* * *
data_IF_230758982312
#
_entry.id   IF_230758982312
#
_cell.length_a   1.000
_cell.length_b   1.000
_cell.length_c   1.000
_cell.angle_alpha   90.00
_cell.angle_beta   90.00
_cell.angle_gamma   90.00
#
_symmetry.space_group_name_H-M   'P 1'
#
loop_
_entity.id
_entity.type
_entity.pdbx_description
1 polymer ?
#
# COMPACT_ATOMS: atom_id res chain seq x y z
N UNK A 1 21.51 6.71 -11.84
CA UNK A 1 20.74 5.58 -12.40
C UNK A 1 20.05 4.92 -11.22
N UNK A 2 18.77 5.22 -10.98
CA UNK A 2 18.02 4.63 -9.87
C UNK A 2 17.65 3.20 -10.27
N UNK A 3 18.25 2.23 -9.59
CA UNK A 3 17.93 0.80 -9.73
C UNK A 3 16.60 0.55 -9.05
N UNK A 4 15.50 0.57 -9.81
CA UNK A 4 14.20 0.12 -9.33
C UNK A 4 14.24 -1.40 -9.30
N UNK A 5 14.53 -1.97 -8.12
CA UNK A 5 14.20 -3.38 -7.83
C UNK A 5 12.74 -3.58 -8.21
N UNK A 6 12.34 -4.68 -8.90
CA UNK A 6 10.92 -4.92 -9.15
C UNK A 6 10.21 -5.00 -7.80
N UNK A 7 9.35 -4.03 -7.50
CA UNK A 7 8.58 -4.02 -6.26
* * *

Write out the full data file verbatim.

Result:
data_IF_230758982312
#
_entry.id   IF_230758982312
#
_cell.length_a   1.000
_cell.length_b   1.000
_cell.length_c   1.000
_cell.angle_alpha   90.00
_cell.angle_beta   90.00
_cell.angle_gamma   90.00
#
_symmetry.space_group_name_H-M   'P 1'
#
loop_
_entity.id
_entity.type
_entity.pdbx_description
1 polymer ?
#
# COMPACT_ATOMS: atom_id res chain seq x y z
N UNK A 1 21.51 6.71 -11.84
CA UNK A 1 20.74 5.58 -12.40
C UNK A 1 20.05 4.92 -11.22
N UNK A 2 18.77 5.22 -10.98
CA UNK A 2 18.02 4.63 -9.87
C UNK A 2 17.65 3.20 -10.27
N UNK A 3 18.25 2.23 -9.59
CA UNK A 3 17.93 0.80 -9.73
C UNK A 3 16.60 0.55 -9.05
N UNK A 4 15.50 0.57 -9.81
CA UNK A 4 14.20 0.12 -9.33
C UNK A 4 14.24 -1.40 -9.30
N UNK A 5 14.53 -1.97 -8.12
CA UNK A 5 14.20 -3.38 -7.83
C UNK A 5 12.74 -3.58 -8.21
N UNK A 6 12.34 -4.68 -8.90
CA UNK A 6 10.92 -4.92 -9.15
C UNK A 6 10.21 -5.00 -7.80
N UNK A 7 9.35 -4.03 -7.50
CA UNK A 7 8.58 -4.02 -6.26